The above photo is one of several mass graves behind Kigali’s Genocide Memorial Center. Over 200,000 bodies are buried here. And the concrete vats look more like septic tanks than traditionally peaceful cemeteries built to instill calm in survivors.
I tried to get a vantage point from where I could see them all, but the terraced layout makes that difficult. I tried to imagine just the required density of 200,000 people buried in this backyard plot. But like everything about the Rwandan genocide, it’s inconceivable to me—as I imagine it is for most people. Which makes it more difficult to just feel sad about, cross yourself, and move on.
Right now is the middle of the 100-day commemorative period when the atrocities took place, and you can’t walk half a mile without seeing a banner referencing this. At the memorial, flowers in various stages of decay remain on the edge of the graves, most of them emblazoned with the eerily impotent, necessarily ambitious, and inevitably inaccurate mantra of all those affected by incomprehensible inhumanity: “Never Again.”
The museum is a vast and stretched study in metaphors. In front is an eternal flame above a small fountain. The flame represents the violence, the water the tranquility below. But when I arrived, the flame was out and the fountain was empty. The elephant statues symbolizing never forgetting were still there though.
A Garden of Unity flows into the Garden of Division, with a palm tree that represents the Rwandan beauty despite the horrors. But the water flow from one garden to the other was disrupted during my visit—asserting no logical connection between the two.
The Garden of Reconciliation has a mountain of stones representing the rebuilding of the country, but to me it looked like a volcano that could blow at any time.
I would need to do more research to assess comprehensively the accuracy of the information as presented in the museum, so I’ll leave any summary to your own research (I’ve linked a few good sources at the bottom of this entry), but the museum makes an effort to explain the history behind the genocide, which is more interesting than just vast scapegoating and overwhelming visitors with evocative evidence that pushes people toward dangerously regionalized sympathy and a distanced sense of horrified awe.
One floor of the museum is dedicated to Rwanda, and another is dedicated to other genocides: Armenia, Namibia, the Holocaust, the Balkans… And the whole museum ends with a heartbreaking dedication to children.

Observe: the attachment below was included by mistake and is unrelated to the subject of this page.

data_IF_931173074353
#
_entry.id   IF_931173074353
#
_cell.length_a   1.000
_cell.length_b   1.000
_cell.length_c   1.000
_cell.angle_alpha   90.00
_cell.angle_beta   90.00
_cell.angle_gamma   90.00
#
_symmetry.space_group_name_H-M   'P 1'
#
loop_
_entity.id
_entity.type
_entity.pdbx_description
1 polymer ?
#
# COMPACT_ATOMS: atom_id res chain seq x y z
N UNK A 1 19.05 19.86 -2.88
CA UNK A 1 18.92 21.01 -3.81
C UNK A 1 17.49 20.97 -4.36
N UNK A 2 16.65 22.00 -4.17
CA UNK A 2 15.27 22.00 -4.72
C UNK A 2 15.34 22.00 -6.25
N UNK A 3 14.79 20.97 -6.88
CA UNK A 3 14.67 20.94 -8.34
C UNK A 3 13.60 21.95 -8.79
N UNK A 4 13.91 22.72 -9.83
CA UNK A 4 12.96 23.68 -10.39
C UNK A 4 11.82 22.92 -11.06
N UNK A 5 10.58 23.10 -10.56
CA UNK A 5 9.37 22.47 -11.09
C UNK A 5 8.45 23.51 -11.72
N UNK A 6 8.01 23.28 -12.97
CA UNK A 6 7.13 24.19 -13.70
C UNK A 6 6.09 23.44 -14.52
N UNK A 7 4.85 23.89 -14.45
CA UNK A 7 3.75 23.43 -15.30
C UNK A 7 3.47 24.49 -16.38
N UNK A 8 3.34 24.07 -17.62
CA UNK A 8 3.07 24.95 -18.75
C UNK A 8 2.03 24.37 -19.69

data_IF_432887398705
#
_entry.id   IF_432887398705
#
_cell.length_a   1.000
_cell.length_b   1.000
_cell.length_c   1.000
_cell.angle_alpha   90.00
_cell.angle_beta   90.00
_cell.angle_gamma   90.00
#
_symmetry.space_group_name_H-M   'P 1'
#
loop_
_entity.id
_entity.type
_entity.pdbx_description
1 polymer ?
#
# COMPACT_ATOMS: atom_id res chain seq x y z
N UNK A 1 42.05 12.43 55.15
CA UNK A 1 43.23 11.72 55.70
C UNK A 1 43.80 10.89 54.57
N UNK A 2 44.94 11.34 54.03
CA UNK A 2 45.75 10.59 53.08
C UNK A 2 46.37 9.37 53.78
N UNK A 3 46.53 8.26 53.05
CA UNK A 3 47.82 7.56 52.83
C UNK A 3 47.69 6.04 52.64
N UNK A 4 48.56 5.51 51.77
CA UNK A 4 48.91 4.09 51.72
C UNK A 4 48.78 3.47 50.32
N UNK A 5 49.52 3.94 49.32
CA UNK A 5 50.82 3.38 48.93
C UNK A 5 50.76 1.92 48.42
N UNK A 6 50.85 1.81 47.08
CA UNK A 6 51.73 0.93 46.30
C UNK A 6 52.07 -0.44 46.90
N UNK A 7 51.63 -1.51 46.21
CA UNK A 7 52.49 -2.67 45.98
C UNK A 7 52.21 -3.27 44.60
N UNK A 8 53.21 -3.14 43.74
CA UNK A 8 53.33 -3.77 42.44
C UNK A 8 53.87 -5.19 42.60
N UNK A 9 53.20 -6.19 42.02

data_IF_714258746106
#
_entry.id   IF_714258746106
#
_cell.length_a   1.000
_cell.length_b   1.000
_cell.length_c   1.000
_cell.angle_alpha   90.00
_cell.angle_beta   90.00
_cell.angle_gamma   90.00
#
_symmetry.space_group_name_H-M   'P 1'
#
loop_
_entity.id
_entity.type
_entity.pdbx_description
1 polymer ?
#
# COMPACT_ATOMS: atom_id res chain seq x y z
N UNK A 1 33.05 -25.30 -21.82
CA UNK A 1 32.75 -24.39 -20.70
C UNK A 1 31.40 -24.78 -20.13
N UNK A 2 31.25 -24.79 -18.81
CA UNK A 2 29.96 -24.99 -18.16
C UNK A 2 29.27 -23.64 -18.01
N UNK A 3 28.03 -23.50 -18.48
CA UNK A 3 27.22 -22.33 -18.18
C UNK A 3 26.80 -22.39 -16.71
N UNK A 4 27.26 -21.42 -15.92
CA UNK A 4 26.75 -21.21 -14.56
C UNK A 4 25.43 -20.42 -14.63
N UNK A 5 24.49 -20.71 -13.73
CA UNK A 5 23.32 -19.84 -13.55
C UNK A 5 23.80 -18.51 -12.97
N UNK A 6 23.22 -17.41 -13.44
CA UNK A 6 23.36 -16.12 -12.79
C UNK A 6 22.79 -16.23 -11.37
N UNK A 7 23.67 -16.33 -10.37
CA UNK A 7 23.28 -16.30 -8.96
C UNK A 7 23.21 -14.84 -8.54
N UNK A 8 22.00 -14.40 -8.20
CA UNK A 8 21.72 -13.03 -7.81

As you enter the final rooms, a plaque and poster announce, “For our beautiful and beloved children who should’ve been our future.” Which for some reason was one of the most powerful moments of the tour for me. It had a very parental feel to it.
Throughout the adjoining rooms there were then large, back-lit photos of children who died, with their names, ages, how they died, and often their last words or favorite toy. Below are a couple examples.
Favorite Food: Cake
Cause of Death: Stabbed in the Eyes and Head
Francine Murengezi Ingabire
Favorite Drink: Milk and Fanta Tropical
Cause of Death: Hacked by Machete
There are a lot of “hacked by machete.” I also saw a two-year old “smashed against a wall.”
Additionally are small plaques with just quotes from children.
In my search for a hideout, I found Jerome, his legs cut off. I could not leave him in this state. I tried to lift up Jerome so that we could leave together, but the car of the commune stopped near me. It was full of machetes and other instruments of death. I lay Jerome down on the ground and ran because a man got out of the burgomaster’s car to kill me. He finished Jerome off. I saw this when I looked back to see if anyone had followed me. I will never forget the way Jerome’s face was filled with desperation. Whenever I think about it, I cry all day long.
–Eric, Age 13
Sometimes, I get terribly sad because I can’t imagine what my life will be like. I’ll never see my parents again, and yet I’ll see the people who killed them, and those people’s children, for the rest of my life. I can’t bear the thought of it.
–Donata, Age 11
At least 800,000 deaths in 100 days.
- Extensive multimedia on the genocide
- BBC News: How the Genocide Happened
- PBS Frontline: The Triumph of Evils
- United Human Rights Council: Genocide in Rwanda